Not Suitable For Broadcast

by Mark Lacter

There was some pretty important stuff going on last Tuesday morning. The FBI had issued a new and ominous warning of another possible terrorist attack. Former Enron Chairman Kenneth Lay was prepared to appear at a congressional hearing. The war crimes trial of ousted Yugoslav leader Slobodan Milosevic was just getting underway in The Hague. House Republican leaders were putting the finishing touches on a broad overhaul of the campaign finance laws. And of course, the Olympics.

But for the morning TV news shows, none of this held a candle to the most important story of the day. That is, the 5:38 a.m. announcement of the Academy Award nominees. (For those of you out of touch on such matters, the nominees are revealed at that hour to catch East Coast viewership a practice that has been picked up by other entertainment awards.)

What's revealing about this early morning ritual is that it's actually considered real news supplanting most everything else and that it comes just months after the serious-sounding talk of a post-Sept. 11 renaissance in the broadcast news industry. One local news director told the Business Journal last fall that "Literally, after the Sept. 11 attacks, we realized it could not be business as usual. We didn't want to do stories that seemed frivolous."

This, of course, turned out to be nonsense. If there's one thing these folks are good at it's recognizing the basic instincts of their viewers, and as the nation gradually got back to normal last fall, so did broadcast news. Which meant that during sweeps month, we had the requisite call girl profiles, health cure scams and anything having to do with Hollywood.

It's more than just sweeps. Vacuousness pervades all facets of broadcast news, including network and cable. Print types are not helping matters by turning the on-camera talent still laughingly referred to as "broadcast journalists" into part of the story. This was most recently evidenced by the coverage of CNN-turned-Fox anchor Greta Van Susteren's facelift as well as the supposed flap over a suggestive CNN promo for anchor Paula Zahn. Then there's the ongoing tongue wagging over a rivalry between ABC superstars Diane Sawyer and Barbara Walters.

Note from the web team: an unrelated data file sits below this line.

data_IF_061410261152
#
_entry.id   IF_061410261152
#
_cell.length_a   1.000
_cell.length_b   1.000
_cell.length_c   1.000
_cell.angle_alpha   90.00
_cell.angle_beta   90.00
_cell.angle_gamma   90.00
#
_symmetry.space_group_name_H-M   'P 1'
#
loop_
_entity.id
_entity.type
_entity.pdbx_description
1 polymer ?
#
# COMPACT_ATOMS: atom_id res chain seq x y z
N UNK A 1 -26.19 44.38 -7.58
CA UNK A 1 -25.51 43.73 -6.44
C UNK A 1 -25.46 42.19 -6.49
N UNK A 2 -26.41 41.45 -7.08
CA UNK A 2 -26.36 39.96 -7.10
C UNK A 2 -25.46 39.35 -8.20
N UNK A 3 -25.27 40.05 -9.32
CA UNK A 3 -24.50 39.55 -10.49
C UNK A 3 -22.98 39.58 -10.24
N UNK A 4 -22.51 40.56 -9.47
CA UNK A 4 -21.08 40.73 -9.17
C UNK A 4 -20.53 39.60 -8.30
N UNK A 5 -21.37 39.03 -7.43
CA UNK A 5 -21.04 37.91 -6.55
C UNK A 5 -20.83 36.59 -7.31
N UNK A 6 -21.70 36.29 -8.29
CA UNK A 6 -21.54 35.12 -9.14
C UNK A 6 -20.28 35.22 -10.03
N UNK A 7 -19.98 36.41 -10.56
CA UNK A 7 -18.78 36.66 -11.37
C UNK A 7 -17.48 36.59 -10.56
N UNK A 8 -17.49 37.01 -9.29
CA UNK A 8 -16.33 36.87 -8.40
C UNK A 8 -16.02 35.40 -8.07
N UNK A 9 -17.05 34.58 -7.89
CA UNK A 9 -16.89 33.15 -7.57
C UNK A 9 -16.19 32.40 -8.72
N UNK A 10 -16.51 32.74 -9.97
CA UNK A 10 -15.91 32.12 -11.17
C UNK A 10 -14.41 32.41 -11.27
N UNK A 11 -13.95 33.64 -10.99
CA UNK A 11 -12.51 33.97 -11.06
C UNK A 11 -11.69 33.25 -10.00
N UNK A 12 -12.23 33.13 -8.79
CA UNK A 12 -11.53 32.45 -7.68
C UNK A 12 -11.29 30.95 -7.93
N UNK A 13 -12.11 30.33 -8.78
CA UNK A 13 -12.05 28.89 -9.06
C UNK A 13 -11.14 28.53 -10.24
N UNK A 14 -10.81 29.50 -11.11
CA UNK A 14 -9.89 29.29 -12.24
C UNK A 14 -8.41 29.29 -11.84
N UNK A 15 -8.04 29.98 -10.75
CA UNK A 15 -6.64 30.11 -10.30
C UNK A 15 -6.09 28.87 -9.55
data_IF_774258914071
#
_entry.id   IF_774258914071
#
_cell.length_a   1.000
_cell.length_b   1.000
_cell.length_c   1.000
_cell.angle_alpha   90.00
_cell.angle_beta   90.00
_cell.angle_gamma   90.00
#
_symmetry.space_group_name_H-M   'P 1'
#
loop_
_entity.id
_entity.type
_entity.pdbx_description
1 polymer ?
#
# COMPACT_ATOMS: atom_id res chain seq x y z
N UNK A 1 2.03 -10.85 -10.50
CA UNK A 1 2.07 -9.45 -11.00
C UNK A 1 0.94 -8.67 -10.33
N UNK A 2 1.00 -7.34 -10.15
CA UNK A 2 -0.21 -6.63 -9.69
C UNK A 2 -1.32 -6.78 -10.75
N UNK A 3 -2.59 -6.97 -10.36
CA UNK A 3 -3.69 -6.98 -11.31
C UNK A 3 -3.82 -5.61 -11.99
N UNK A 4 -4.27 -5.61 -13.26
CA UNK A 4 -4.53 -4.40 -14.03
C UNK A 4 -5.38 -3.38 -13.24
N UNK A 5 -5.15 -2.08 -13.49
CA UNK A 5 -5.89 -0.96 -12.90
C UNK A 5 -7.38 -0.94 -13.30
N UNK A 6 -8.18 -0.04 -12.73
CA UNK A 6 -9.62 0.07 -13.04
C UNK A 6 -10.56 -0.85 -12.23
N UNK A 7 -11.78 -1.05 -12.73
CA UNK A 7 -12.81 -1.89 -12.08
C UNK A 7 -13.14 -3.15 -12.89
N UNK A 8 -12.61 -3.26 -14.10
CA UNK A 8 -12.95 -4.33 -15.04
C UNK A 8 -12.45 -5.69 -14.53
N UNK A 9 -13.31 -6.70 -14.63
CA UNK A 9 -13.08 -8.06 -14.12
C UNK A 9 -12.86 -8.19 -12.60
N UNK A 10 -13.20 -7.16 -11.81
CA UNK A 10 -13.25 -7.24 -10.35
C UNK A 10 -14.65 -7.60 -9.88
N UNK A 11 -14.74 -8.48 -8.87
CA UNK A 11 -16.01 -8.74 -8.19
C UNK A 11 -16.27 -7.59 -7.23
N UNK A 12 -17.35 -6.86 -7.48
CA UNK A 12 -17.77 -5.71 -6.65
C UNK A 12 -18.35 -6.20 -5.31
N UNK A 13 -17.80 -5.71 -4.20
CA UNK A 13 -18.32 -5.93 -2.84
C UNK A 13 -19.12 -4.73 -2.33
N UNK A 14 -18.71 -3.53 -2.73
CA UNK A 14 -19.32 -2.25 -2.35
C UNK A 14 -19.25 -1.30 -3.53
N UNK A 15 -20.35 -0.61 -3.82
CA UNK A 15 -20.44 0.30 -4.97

It sounds old hat to gripe about how celebrity and sensation dominate the media agenda, but the effects of this triviality are especially apparent in a world now fixated on terrorism and scandal. Need we be reminded that the many warnings about lax airport security and lethal madmen went unheeded for years? Or that in the midst of the longest-running bull market in history no one bothered to examine how the Enrons of the world were doing business?

And when newspapers and magazines took the trouble of investigating complex misdeeds, they were typically deemed "not suitable for broadcast," a convenient euphemism for "too many words and ideas."

Even the Enron mess held little fascination until it was transformed from a straight business story (too boring) into a morality tale of how corporate greed left innocent investors and employees holding the bag. If the Washington politicos hadn't chosen to get involved, with televised congressional hearings and tailor-made sound bites, there's no way the story would have sustained this kind of coverage.

But give it time. Sooner or later the broadcast jackals will tire of Enron's supposed evil doers and move on to more important matters like handicapping the race for best supporting actress.

Mark Lacter is editor of the Business Journal.

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